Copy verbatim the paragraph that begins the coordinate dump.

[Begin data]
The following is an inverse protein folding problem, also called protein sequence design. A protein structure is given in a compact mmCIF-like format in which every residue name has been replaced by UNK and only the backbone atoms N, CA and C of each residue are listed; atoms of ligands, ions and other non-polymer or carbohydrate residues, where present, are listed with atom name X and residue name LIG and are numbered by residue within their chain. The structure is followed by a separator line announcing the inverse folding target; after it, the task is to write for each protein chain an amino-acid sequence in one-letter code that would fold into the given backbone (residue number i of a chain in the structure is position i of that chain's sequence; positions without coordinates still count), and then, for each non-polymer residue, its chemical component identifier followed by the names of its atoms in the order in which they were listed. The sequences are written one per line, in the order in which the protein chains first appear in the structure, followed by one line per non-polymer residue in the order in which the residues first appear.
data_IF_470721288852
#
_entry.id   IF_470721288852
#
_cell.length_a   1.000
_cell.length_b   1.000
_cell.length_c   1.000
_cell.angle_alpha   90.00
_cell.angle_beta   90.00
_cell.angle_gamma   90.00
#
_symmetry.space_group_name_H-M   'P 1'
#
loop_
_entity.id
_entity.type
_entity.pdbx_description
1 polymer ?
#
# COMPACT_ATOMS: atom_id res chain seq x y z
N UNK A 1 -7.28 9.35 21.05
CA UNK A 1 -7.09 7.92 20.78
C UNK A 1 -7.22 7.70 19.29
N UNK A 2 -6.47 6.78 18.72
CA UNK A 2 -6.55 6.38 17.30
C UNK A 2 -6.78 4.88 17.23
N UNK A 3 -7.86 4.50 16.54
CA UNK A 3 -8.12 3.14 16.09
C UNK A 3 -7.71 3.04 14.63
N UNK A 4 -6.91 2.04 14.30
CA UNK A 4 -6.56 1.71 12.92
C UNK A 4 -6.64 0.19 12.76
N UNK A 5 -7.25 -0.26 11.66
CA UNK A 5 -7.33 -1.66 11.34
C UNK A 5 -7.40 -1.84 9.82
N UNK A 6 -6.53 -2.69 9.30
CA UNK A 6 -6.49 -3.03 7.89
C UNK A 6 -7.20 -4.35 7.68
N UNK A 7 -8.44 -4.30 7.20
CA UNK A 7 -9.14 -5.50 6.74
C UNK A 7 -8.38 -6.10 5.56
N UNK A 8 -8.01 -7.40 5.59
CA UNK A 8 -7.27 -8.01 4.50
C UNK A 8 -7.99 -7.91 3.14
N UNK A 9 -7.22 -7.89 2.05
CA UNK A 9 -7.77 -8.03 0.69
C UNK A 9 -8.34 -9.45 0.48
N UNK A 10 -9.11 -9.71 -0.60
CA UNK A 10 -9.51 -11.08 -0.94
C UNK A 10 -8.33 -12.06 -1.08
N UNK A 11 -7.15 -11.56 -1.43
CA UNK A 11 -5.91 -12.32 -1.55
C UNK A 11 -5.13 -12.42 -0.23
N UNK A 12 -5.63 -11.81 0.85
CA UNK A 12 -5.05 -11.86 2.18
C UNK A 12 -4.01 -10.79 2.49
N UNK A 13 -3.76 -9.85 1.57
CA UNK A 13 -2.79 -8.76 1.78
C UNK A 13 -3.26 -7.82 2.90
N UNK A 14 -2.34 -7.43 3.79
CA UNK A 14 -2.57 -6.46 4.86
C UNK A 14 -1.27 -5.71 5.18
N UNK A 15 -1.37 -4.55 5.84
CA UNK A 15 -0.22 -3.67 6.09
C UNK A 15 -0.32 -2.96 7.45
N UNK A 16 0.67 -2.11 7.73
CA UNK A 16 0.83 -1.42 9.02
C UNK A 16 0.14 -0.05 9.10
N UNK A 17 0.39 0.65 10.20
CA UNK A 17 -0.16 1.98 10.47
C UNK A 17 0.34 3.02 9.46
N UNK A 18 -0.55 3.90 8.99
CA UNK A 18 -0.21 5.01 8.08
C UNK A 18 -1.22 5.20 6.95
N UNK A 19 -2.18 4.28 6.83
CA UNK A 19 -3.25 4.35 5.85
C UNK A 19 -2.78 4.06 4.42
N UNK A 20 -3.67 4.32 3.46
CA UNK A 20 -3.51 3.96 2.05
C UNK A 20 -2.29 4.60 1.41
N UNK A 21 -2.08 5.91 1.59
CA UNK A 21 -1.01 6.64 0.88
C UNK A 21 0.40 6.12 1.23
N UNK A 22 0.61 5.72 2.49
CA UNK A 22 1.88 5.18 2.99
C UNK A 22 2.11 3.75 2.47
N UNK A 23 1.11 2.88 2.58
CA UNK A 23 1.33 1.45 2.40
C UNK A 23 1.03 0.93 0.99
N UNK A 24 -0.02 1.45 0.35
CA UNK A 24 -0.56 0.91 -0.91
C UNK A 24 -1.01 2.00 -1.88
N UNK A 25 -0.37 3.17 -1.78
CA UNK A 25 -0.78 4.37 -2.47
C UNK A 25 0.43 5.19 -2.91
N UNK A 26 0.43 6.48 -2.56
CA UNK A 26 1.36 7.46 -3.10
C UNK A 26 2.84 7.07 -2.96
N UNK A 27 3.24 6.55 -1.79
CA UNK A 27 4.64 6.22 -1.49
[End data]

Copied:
The following is an inverse protein folding problem, also called protein sequence design. A protein structure is given in a compact mmCIF-like format in which every residue name has been replaced by UNK and only the backbone atoms N, CA and C of each residue are listed; atoms of ligands, ions and other non-polymer or carbohydrate residues, where present, are listed with atom name X and residue name LIG and are numbered by residue within their chain. The structure is followed by a separator line announcing the inverse folding target; after it, the task is to write for each protein chain an amino-acid sequence in one-letter code that would fold into the given backbone (residue number i of a chain in the structure is position i of that chain's sequence; positions without coordinates still count), and then, for each non-polymer residue, its chemical component identifier followed by the names of its atoms in the order in which they were listed. The sequences are written one per line, in the order in which the protein chains first appear in the structure, followed by one line per non-polymer residue in the order in which the residues first appear.